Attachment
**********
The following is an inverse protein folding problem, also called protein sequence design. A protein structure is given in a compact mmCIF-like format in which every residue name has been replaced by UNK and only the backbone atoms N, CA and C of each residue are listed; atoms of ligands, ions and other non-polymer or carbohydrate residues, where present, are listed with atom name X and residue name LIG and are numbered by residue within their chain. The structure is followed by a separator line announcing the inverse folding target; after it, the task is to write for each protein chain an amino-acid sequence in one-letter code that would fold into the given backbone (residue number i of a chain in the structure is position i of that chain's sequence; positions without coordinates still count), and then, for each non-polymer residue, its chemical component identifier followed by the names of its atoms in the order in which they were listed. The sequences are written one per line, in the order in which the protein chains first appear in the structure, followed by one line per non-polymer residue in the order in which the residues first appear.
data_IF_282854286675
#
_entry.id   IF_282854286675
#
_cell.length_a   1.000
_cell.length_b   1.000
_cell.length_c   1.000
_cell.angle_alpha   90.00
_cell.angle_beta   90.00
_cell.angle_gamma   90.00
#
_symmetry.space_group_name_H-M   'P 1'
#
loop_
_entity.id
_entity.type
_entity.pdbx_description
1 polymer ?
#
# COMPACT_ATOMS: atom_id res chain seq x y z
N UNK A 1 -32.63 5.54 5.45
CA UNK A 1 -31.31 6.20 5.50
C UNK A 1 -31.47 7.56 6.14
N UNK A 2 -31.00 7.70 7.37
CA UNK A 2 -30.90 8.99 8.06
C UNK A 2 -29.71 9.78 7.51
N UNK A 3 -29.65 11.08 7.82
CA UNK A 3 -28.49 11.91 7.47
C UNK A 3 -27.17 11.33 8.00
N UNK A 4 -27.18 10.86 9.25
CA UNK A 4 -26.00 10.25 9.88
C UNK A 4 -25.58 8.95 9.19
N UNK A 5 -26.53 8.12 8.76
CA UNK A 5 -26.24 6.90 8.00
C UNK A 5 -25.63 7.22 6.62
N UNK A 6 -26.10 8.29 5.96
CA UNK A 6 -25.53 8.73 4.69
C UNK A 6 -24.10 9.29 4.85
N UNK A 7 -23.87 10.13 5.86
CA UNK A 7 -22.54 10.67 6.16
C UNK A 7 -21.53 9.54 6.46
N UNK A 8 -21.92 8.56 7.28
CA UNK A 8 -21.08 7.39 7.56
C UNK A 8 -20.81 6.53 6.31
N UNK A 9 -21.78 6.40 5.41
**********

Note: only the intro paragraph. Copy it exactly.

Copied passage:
The following is an inverse protein folding problem, also called protein sequence design. A protein structure is given in a compact mmCIF-like format in which every residue name has been replaced by UNK and only the backbone atoms N, CA and C of each residue are listed; atoms of ligands, ions and other non-polymer or carbohydrate residues, where present, are listed with atom name X and residue name LIG and are numbered by residue within their chain. The structure is followed by a separator line announcing the inverse folding target; after it, the task is to write for each protein chain an amino-acid sequence in one-letter code that would fold into the given backbone (residue number i of a chain in the structure is position i of that chain's sequence; positions without coordinates still count), and then, for each non-polymer residue, its chemical component identifier followed by the names of its atoms in the order in which they were listed. The sequences are written one per line, in the order in which the protein chains first appear in the structure, followed by one line per non-polymer residue in the order in which the residues first appear.